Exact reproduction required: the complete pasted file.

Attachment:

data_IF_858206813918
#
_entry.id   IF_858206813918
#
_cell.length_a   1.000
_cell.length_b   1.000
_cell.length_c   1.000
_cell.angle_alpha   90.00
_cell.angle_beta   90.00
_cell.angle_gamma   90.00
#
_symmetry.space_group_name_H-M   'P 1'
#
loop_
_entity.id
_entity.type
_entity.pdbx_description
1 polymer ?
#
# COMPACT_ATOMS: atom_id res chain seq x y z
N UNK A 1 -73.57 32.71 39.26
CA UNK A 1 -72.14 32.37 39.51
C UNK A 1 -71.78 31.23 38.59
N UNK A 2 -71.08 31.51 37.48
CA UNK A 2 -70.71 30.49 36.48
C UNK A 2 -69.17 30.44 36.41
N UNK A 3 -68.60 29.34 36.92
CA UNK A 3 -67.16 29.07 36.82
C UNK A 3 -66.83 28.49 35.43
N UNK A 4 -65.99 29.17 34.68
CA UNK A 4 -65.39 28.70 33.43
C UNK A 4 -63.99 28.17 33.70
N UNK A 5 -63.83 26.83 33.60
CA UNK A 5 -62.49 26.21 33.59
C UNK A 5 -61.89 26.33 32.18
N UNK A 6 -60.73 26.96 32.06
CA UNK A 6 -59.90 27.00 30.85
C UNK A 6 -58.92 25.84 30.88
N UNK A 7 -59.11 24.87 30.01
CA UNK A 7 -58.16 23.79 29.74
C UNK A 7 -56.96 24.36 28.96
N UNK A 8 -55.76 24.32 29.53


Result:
data_IF_858206813918
#
_entry.id   IF_858206813918
#
_cell.length_a   1.000
_cell.length_b   1.000
_cell.length_c   1.000
_cell.angle_alpha   90.00
_cell.angle_beta   90.00
_cell.angle_gamma   90.00
#
_symmetry.space_group_name_H-M   'P 1'
#
loop_
_entity.id
_entity.type
_entity.pdbx_description
1 polymer ?
#
# COMPACT_ATOMS: atom_id res chain seq x y z
N UNK A 1 -73.57 32.71 39.26
CA UNK A 1 -72.14 32.37 39.51
C UNK A 1 -71.78 31.23 38.59
N UNK A 2 -71.08 31.51 37.48
CA UNK A 2 -70.71 30.49 36.48
C UNK A 2 -69.17 30.44 36.41
N UNK A 3 -68.60 29.34 36.92
CA UNK A 3 -67.16 29.07 36.82
C UNK A 3 -66.83 28.49 35.43
N UNK A 4 -65.99 29.17 34.68
CA UNK A 4 -65.39 28.70 33.43
C UNK A 4 -63.99 28.17 33.70
N UNK A 5 -63.83 26.83 33.60
CA UNK A 5 -62.49 26.21 33.59
C UNK A 5 -61.89 26.33 32.18
N UNK A 6 -60.73 26.96 32.06
CA UNK A 6 -59.90 27.00 30.85
C UNK A 6 -58.92 25.84 30.88
N UNK A 7 -59.11 24.87 30.01
CA UNK A 7 -58.16 23.79 29.74
C UNK A 7 -56.96 24.36 28.96
N UNK A 8 -55.76 24.32 29.53